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Month: April 2018

Sorry for the Silence

Sorry for the Silence

Okay, it’s been a month since my last post, and I’m sorry.  I’ve had a lot to deal with lately, and unfortunately I haven’t had a lot of time to put in the work necessary to have something to post about here.

I think I mentioned in my first post that I’m a studio teacher; I work with underage actors on film sets.  And that’s one of the things that’s been keeping me busy lately.  Not the work itself; more some of the, um, professional advancement necessities.  See, to get licensed as a studio teacher, it’s necessary to first have a California teaching credential.  In fact, it’s necessary to have two teaching credentials, both a multiple-subject credential (which would normally be for teaching elementary school) and a single-subject credential (which would normally be for teaching middle school or high school).  Moreover, the single-subject credential has to be in a core subject: English, math, science, social science, or a foreign language.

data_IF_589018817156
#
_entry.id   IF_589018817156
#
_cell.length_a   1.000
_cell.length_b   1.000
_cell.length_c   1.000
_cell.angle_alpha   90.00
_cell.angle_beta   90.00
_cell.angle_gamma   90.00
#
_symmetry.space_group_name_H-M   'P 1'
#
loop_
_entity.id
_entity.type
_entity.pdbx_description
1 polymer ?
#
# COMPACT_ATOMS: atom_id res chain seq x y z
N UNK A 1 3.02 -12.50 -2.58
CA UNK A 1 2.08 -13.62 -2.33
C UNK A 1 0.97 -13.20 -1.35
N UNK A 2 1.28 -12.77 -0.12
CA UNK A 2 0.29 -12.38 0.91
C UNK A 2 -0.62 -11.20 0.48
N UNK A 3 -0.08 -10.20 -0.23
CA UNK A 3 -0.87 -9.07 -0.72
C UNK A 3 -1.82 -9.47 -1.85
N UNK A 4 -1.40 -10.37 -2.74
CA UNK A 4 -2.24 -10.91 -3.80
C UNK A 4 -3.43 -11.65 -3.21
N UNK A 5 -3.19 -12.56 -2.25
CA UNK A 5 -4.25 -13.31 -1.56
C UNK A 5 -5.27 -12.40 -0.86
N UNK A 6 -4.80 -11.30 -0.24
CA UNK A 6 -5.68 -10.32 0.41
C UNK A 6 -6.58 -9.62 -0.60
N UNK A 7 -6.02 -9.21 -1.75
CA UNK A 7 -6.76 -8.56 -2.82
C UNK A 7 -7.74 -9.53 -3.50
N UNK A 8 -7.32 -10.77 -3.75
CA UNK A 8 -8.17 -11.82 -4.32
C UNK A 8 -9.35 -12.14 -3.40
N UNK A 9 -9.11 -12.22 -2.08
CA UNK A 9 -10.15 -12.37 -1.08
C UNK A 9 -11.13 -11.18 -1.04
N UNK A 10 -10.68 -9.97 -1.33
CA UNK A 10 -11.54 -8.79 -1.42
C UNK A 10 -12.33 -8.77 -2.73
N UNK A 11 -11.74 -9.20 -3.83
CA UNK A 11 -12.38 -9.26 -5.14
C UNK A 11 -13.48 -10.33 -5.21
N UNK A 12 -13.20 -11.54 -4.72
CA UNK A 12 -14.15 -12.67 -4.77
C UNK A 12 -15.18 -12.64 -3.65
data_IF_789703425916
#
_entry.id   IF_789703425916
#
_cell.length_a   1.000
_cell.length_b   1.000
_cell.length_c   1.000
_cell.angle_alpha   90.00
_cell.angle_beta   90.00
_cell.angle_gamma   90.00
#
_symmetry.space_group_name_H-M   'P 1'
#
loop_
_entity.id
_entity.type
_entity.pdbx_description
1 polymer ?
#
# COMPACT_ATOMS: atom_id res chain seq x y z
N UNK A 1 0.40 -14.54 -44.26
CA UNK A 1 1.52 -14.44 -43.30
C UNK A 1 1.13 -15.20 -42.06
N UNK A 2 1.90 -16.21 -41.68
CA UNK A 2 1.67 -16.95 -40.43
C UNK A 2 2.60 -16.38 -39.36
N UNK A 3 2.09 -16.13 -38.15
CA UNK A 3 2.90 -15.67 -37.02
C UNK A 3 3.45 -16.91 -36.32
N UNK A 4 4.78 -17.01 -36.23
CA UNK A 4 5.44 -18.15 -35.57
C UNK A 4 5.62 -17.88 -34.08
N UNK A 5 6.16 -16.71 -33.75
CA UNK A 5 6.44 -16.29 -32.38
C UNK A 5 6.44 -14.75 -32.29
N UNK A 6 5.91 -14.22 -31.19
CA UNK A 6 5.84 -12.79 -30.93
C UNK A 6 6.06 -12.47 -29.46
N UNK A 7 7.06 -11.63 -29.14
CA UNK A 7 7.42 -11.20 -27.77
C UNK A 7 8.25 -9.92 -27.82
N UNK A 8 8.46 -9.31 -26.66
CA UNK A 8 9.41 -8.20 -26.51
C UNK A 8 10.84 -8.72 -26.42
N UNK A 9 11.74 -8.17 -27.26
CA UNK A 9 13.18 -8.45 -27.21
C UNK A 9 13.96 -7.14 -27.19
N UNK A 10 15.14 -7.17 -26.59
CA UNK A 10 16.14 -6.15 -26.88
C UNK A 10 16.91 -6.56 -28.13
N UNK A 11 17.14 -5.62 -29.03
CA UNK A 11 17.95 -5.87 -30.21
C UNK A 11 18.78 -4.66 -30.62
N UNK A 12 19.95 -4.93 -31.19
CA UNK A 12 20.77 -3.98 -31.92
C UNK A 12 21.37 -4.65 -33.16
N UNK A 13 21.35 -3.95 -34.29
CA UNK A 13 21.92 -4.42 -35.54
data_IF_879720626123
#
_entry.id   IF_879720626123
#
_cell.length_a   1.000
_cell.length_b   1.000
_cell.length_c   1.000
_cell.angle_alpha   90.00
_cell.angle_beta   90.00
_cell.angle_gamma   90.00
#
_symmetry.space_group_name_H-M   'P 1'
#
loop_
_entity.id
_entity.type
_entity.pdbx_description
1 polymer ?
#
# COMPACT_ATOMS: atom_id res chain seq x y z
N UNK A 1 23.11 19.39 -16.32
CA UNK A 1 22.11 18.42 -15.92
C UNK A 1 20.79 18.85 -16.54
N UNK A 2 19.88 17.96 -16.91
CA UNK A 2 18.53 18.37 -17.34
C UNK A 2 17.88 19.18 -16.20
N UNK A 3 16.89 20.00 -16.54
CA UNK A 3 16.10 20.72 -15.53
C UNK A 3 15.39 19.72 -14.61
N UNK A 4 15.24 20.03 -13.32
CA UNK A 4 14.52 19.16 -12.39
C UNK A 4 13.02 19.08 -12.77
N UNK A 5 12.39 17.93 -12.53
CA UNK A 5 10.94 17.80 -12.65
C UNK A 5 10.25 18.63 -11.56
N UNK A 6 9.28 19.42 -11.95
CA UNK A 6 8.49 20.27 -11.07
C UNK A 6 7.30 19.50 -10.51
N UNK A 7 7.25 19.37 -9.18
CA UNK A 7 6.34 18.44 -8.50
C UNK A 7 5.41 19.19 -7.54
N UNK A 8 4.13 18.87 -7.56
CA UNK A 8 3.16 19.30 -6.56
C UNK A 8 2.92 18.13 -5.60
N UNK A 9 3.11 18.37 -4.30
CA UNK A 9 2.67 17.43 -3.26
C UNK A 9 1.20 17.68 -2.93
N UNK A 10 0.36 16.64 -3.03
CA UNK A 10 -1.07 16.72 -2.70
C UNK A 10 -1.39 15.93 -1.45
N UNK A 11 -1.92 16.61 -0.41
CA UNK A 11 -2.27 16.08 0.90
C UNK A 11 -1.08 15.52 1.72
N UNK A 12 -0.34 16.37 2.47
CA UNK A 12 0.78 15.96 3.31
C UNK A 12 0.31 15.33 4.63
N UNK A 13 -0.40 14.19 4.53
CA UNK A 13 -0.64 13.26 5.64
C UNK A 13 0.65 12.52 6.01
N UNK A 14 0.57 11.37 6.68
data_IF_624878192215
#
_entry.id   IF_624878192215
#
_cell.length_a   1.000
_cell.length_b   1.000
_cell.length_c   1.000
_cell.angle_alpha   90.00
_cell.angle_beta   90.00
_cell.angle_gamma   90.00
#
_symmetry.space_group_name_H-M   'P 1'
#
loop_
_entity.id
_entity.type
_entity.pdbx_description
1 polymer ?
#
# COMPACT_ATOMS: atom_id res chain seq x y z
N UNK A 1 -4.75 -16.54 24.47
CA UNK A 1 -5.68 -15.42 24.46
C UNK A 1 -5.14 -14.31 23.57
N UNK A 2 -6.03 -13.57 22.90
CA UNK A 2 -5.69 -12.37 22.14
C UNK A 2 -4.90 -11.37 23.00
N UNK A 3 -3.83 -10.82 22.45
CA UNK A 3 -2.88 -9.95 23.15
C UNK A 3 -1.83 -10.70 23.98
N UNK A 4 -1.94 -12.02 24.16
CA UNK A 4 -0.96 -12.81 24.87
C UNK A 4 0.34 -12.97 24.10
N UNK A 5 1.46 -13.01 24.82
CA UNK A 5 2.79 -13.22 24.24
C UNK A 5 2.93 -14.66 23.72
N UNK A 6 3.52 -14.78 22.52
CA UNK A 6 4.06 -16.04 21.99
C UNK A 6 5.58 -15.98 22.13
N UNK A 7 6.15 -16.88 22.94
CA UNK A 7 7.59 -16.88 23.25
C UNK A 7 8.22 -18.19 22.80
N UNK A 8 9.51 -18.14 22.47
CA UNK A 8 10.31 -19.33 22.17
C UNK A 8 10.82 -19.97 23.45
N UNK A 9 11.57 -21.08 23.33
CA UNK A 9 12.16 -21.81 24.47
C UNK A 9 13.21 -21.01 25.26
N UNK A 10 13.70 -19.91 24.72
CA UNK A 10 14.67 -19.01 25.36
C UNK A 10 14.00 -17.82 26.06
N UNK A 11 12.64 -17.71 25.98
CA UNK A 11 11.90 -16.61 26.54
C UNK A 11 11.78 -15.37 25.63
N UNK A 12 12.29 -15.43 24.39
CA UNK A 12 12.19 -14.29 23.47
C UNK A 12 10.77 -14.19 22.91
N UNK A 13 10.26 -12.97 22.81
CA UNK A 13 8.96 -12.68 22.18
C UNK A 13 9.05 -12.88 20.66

So, of course, I have those—I couldn’t be (legally) working as a studio teacher if I didn’t.  The thing is, though, when you first get a teaching credential, it’s a preliminary credential.  It expires in five years, unless you take additional classwork additionally to “clear” the credential.  And that’s where I am now; I’m in the middle of the “induction program”, as it’s called, to clear my credentials.  I want to get that done as soon as possible not only because I need to get it done before my preliminary credentials expire (I’ve still got a couple of years before that happens), but also because after I get clear credentials I can get on the Studio Teachers Union call list, meaning that if a union production is looking for a studio teacher and no union studio teachers are available, I could get called up and start accumulating union hours and eventually get in the union myself.  (Yes, there’s a Studio Teachers Union; there are unions for everything in the entertainment business.)  And that would be a big advantage, because not only would it probably mean steadier work than I’m getting now, but also higher-paying work—the minimum daily rate for a union studio teacher is about twice what I’m making now.

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